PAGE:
Harrisonburg, Virginia     Phone: 540-434-2444     Email: store@mossycreekflyfishing.com

Guide Tricks – Bob Cramer

Bob4

Double up on drys.

A very effective method of fly fishing is to fish a dropper rig, two nymphs at the same time or a dry fly with a nymph hanging underneath it. It stands to reason that presenting two flys at the same time increases the chance of catching fish. Typically, the flies are at different levels in the water column and offers a choice to the fish.

An often overlooked method of fishing a dropper rig is using two dry flys on a dropper rig, especially when your not sure exactly what fly the fish are feeding on. This allows you to offer the feeding fish several options in fly type and sizes. It also allows for you to fish a small dropper fly such as a hard to see BWO, ant or midge emerger pattern using the first fly as a strike indicator. Its not a bit unusual to find fish feeding on the surface, that will come up to your fly and then refuse to take it. Lets face it, fishing small flies, especially in fast moving water isn’t easy. Its hard to see your fly  and we tend to feel that it is hard to attract attention from the fish with a small fly.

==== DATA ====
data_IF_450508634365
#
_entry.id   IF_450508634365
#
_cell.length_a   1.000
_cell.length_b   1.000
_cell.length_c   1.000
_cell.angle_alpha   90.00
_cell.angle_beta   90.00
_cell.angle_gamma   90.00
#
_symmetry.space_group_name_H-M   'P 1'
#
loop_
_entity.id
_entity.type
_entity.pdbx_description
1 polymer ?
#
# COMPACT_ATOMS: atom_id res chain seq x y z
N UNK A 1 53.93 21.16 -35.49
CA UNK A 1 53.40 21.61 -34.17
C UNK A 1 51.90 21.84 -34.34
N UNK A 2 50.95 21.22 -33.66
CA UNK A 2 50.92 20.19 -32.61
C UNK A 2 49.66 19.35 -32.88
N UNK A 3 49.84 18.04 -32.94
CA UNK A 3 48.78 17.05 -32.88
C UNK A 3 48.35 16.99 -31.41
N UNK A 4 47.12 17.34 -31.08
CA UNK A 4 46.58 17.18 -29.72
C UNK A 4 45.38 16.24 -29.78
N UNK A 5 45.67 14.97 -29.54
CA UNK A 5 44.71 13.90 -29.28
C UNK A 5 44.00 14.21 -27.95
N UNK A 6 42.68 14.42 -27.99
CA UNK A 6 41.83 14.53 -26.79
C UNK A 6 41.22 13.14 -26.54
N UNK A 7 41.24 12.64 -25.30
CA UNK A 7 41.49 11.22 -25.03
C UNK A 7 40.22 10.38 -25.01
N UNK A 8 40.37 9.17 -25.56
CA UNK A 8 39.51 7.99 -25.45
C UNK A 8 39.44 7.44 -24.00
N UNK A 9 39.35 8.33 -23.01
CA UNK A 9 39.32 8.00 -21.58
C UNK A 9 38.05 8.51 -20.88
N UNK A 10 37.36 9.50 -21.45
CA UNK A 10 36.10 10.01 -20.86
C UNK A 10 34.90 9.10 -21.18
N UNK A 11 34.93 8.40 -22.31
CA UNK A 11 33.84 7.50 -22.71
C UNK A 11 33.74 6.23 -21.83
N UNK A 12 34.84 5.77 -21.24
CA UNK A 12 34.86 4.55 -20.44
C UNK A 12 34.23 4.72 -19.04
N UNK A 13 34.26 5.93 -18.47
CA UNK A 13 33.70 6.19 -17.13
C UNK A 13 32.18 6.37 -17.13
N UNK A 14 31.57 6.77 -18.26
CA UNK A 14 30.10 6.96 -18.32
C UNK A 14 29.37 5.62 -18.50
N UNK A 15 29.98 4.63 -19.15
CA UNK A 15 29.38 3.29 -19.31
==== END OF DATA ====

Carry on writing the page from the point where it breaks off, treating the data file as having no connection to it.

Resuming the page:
During the spring mayfly period one of my favorite combos is an Adams parachute in a size 12 or 14 for the first fly, on 5x tippet. Then I will tie 12 to 16 inches of 6x tippet onto the hook bend and a size 18 blue wing olive or ant pattern. The Adams is a great generic fly pattern for a lot of our spring time mayflies and is also a good floater.  I also make sure the Adams stays on the surface and I keep it well dressed with powered floatant. The  small olive and ant patterns are a standard on all of our trout streams. I can’t tell you how many times I have seen a trout come up to the Adams, refuse it and then turn and take the smaller fly.

This is also very effective during terrestrial season. A small beetle or ant dropped behind a hopper pattern is super effective.

When fishing these two dry rigs I consistently catch the majority of the fish on the smaller, dropper  fly. The next time you find fish feeding on the surface that are giving you a hard time, give this a try. It just might turn a frustrating experience into an eye opening experience!